A holocaust survivor has labelled Donald Trump's language "damaging" and urged the public to remember the "symptoms" of genocides of the past.
Speaking at an event ahead of Holocaust Memorial Day on Saturday, Steven Frank also urged leaders to take action over the Rohingya refugee crisis in Burma.
Mr Frank told the Press Association: "The world is in troubled times, if we don't remember the past, nobody will know about the future and won't recognise the symptoms and the whole thing will start over.
"All this business about people turning their back on refugees in Europe is so incredibly short-sighted, they cannot remember the Jewish people who fled Nazi Germany and went on to give an enormous contribution to this country.
"All these killings, such as those in Myanmar (Burma), are so sad and worst of all is people in positions of power aren't really doing anything about it."
Mr Frank, 83, was one of only 93 out of 15,000 children who survived the Theresienstadt concentration camp, while his father and two aunts were killed at Auschwitz, and he urged the public to take action.
He said: "Perhaps we can make those who are in charge understand they should be thinking much more seriously about what is happening and the power of their words.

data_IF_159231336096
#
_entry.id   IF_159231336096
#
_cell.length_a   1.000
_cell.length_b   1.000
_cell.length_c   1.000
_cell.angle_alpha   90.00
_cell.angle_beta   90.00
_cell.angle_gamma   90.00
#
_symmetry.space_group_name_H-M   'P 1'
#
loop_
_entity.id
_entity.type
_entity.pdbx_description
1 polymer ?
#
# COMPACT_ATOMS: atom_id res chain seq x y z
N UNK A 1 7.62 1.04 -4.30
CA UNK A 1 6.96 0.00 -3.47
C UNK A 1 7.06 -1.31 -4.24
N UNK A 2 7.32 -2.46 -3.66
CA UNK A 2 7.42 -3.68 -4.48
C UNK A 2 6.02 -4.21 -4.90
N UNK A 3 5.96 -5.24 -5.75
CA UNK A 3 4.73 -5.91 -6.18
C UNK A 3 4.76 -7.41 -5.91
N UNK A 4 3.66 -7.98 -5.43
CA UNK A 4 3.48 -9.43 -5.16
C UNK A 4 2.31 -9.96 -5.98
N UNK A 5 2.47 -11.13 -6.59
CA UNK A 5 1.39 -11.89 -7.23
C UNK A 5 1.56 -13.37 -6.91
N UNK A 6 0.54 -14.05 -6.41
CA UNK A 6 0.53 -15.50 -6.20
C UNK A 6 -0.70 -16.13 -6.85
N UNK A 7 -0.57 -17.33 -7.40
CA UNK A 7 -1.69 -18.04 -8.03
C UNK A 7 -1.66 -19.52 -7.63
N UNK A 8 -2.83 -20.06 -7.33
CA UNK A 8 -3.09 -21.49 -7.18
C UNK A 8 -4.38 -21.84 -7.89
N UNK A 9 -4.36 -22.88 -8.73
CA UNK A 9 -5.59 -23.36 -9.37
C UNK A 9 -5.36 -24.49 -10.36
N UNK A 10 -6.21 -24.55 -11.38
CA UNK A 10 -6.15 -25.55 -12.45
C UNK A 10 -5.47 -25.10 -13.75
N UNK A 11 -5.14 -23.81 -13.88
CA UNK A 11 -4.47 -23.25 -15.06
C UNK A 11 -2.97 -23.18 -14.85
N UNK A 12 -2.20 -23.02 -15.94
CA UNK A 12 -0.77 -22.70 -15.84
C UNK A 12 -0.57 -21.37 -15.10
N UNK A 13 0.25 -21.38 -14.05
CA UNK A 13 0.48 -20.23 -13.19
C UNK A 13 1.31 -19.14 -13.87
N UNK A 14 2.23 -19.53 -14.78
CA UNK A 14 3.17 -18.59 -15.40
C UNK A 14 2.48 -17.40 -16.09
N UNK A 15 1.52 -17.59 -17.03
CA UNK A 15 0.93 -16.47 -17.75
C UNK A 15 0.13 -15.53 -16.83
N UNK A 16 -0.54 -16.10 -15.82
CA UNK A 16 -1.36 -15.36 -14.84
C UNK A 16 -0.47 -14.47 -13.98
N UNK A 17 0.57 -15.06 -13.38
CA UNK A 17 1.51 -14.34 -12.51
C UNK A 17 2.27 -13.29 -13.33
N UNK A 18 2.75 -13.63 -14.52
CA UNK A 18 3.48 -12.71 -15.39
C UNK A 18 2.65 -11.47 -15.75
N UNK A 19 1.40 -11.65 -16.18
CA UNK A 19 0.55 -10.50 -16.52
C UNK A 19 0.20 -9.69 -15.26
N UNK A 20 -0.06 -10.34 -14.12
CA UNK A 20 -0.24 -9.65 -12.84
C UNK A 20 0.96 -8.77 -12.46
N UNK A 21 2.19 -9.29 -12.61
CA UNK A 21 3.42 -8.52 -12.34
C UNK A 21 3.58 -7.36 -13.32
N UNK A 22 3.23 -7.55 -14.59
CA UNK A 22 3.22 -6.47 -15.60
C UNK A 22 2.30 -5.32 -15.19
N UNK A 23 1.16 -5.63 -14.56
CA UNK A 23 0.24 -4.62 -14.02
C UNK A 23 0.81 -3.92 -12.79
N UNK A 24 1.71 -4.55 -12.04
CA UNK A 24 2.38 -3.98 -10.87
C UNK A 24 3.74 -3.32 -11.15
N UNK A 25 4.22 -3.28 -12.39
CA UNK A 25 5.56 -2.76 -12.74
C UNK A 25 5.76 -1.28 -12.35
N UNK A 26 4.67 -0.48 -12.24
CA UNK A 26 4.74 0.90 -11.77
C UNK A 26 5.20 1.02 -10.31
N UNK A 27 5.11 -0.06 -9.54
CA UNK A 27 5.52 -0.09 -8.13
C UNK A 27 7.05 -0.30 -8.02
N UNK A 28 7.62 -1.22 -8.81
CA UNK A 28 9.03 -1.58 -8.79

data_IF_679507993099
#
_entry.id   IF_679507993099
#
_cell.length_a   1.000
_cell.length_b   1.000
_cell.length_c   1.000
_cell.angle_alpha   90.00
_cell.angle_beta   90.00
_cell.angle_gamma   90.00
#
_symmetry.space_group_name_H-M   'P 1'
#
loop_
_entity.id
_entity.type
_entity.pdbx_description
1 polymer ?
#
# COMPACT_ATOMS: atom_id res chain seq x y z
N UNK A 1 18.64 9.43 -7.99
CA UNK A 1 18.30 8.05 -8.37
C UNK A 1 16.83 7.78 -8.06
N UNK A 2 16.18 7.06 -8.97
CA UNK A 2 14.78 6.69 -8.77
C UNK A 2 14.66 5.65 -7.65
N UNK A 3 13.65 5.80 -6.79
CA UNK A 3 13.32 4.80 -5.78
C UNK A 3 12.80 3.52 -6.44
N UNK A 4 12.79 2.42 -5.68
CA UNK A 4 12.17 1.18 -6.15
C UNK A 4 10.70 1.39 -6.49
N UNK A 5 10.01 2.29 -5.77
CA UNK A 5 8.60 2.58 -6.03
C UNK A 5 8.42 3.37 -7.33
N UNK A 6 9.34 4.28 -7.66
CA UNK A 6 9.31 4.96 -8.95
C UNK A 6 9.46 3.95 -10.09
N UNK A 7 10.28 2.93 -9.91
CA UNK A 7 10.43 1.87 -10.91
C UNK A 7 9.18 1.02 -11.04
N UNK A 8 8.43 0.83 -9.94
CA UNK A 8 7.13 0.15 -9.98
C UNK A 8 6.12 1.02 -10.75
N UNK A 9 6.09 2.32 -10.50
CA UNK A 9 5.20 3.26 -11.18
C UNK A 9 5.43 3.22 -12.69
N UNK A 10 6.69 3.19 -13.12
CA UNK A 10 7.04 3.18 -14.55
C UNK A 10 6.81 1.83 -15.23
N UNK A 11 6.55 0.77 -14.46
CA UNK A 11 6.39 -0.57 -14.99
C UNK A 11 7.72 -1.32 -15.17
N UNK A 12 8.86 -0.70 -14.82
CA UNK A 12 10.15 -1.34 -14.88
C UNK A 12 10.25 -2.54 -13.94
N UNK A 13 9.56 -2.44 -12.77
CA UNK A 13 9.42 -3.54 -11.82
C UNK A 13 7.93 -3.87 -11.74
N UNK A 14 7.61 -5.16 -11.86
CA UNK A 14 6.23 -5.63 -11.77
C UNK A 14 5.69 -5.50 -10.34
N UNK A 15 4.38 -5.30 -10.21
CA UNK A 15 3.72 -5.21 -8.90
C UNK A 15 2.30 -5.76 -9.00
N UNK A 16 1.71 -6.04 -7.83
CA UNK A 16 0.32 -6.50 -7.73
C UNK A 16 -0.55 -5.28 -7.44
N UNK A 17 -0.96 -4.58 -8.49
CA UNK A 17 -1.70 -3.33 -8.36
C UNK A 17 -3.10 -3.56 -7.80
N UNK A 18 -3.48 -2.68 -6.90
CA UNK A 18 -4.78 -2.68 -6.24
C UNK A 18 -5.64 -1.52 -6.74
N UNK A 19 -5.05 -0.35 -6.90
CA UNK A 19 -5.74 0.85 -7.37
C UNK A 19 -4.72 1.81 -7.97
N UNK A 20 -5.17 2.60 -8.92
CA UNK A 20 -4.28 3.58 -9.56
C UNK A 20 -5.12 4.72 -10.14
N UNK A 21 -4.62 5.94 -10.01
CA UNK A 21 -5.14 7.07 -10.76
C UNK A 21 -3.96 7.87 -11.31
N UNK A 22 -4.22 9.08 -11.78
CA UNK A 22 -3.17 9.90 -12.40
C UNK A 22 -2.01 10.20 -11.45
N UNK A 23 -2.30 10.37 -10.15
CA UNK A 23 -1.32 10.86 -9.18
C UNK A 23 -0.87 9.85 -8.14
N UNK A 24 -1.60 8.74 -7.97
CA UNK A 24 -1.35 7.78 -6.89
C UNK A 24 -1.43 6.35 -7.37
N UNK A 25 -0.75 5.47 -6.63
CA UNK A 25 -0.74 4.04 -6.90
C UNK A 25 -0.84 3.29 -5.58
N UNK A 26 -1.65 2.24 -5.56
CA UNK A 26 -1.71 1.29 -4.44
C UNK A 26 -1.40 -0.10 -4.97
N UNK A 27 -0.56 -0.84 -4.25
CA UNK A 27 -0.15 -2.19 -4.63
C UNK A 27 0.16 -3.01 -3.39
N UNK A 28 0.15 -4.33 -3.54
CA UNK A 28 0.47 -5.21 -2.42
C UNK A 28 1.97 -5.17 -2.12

"For example Aung San Suu Kyi, the Burmese Nobel Peace prize winner, has said absolutely nothing about the plight of the people in Myanmar."
Mr Frank also called the election of Trump as US president a "tragedy" and warned against his use of language.
"How can you have a message for Donald Trump? It's like talking to a great, big rubber ball, it just bounces back again, " he added.
"He has no idea about diplomacy, he just spouts out what's in his mind and half the time it's very damaging."
The commemorative event in London was in preparation for Holocaust Memorial Day on January 27, and was attended by politicians including Labour leader Jeremy Corbyn and Liberal Democrat leader Vince Cable.
Celebrities including actors Sir Derek Jacobi and Charles Dance gave readings, while journalist Sameena Ali-Khan narrated the event.
Olivia Marks-Woldman, the chief executive of the Holocaust Memorial Day Trust, said: "The repercussions of the holocaust haven't gone away and the steps leading up to it have been seen in more recent genocides, which are also commemorated by this day.
"Our theme this year is the power of words and, just as in Nazi Germany, we still see stereotyping today.
"People are very aware of how easily social media has facilitated widespread abuse, misogyny and racism so it's incumbent on us to challenge abusive tweets when we see them and be responsible for language we ourselves use.
"We must always be vigilant to make sure bonds of tolerance and respect aren't threatened or frayed."